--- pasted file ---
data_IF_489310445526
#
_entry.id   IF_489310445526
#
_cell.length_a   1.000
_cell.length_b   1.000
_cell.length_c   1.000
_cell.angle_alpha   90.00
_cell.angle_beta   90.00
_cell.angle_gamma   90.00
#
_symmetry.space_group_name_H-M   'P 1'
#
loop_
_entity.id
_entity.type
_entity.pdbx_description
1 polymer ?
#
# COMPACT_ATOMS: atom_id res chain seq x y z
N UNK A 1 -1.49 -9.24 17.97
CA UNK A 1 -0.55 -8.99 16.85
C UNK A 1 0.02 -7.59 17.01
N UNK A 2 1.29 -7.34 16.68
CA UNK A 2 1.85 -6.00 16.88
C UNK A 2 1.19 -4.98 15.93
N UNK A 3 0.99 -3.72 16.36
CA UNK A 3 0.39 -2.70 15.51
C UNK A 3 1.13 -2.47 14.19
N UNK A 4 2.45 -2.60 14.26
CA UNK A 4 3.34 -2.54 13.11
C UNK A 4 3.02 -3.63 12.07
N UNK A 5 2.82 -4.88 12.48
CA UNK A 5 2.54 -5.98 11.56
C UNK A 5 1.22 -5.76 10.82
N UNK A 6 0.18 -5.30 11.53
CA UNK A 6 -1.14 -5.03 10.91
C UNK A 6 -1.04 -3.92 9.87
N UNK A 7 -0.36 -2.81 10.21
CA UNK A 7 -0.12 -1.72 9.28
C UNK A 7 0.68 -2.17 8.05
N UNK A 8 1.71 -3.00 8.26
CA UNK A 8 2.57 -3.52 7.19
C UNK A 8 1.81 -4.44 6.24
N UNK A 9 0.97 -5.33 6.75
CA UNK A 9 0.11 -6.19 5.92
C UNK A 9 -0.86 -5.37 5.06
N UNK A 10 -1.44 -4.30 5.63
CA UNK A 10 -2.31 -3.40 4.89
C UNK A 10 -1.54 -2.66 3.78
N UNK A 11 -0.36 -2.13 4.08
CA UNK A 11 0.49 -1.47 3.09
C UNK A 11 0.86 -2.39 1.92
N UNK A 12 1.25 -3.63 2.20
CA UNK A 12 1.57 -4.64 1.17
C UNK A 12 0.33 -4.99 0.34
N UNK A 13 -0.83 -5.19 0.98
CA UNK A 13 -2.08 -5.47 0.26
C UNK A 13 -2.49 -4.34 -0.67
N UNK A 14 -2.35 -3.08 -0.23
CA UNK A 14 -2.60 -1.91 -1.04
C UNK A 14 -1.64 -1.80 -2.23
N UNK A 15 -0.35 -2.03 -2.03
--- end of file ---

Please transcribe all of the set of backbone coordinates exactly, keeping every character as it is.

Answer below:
data_IF_489310445526
#
_entry.id   IF_489310445526
#
_cell.length_a   1.000
_cell.length_b   1.000
_cell.length_c   1.000
_cell.angle_alpha   90.00
_cell.angle_beta   90.00
_cell.angle_gamma   90.00
#
_symmetry.space_group_name_H-M   'P 1'
#
loop_
_entity.id
_entity.type
_entity.pdbx_description
1 polymer ?
#
# COMPACT_ATOMS: atom_id res chain seq x y z
N UNK A 1 -1.49 -9.24 17.97
CA UNK A 1 -0.55 -8.99 16.85
C UNK A 1 0.02 -7.59 17.01
N UNK A 2 1.29 -7.34 16.68
CA UNK A 2 1.85 -6.00 16.88
C UNK A 2 1.19 -4.98 15.93
N UNK A 3 0.99 -3.72 16.36
CA UNK A 3 0.39 -2.70 15.51
C UNK A 3 1.13 -2.47 14.19
N UNK A 4 2.45 -2.60 14.26
CA UNK A 4 3.34 -2.54 13.11
C UNK A 4 3.02 -3.63 12.07
N UNK A 5 2.82 -4.88 12.48
CA UNK A 5 2.54 -5.98 11.56
C UNK A 5 1.22 -5.76 10.82
N UNK A 6 0.18 -5.30 11.53
CA UNK A 6 -1.14 -5.03 10.91
C UNK A 6 -1.04 -3.92 9.87
N UNK A 7 -0.36 -2.81 10.21
CA UNK A 7 -0.12 -1.72 9.28
C UNK A 7 0.68 -2.17 8.05
N UNK A 8 1.71 -3.00 8.26
CA UNK A 8 2.57 -3.52 7.19
C UNK A 8 1.81 -4.44 6.24
N UNK A 9 0.97 -5.33 6.75
CA UNK A 9 0.11 -6.19 5.92
C UNK A 9 -0.86 -5.37 5.06
N UNK A 10 -1.44 -4.30 5.63
CA UNK A 10 -2.31 -3.40 4.89
C UNK A 10 -1.54 -2.66 3.78
N UNK A 11 -0.36 -2.13 4.08
CA UNK A 11 0.49 -1.47 3.09
C UNK A 11 0.86 -2.39 1.92
N UNK A 12 1.25 -3.63 2.20
CA UNK A 12 1.57 -4.64 1.17
C UNK A 12 0.33 -4.99 0.34
N UNK A 13 -0.83 -5.19 0.98
CA UNK A 13 -2.08 -5.47 0.26
C UNK A 13 -2.49 -4.34 -0.67
N UNK A 14 -2.35 -3.08 -0.23
CA UNK A 14 -2.60 -1.91 -1.04
C UNK A 14 -1.64 -1.80 -2.23
N UNK A 15 -0.35 -2.03 -2.03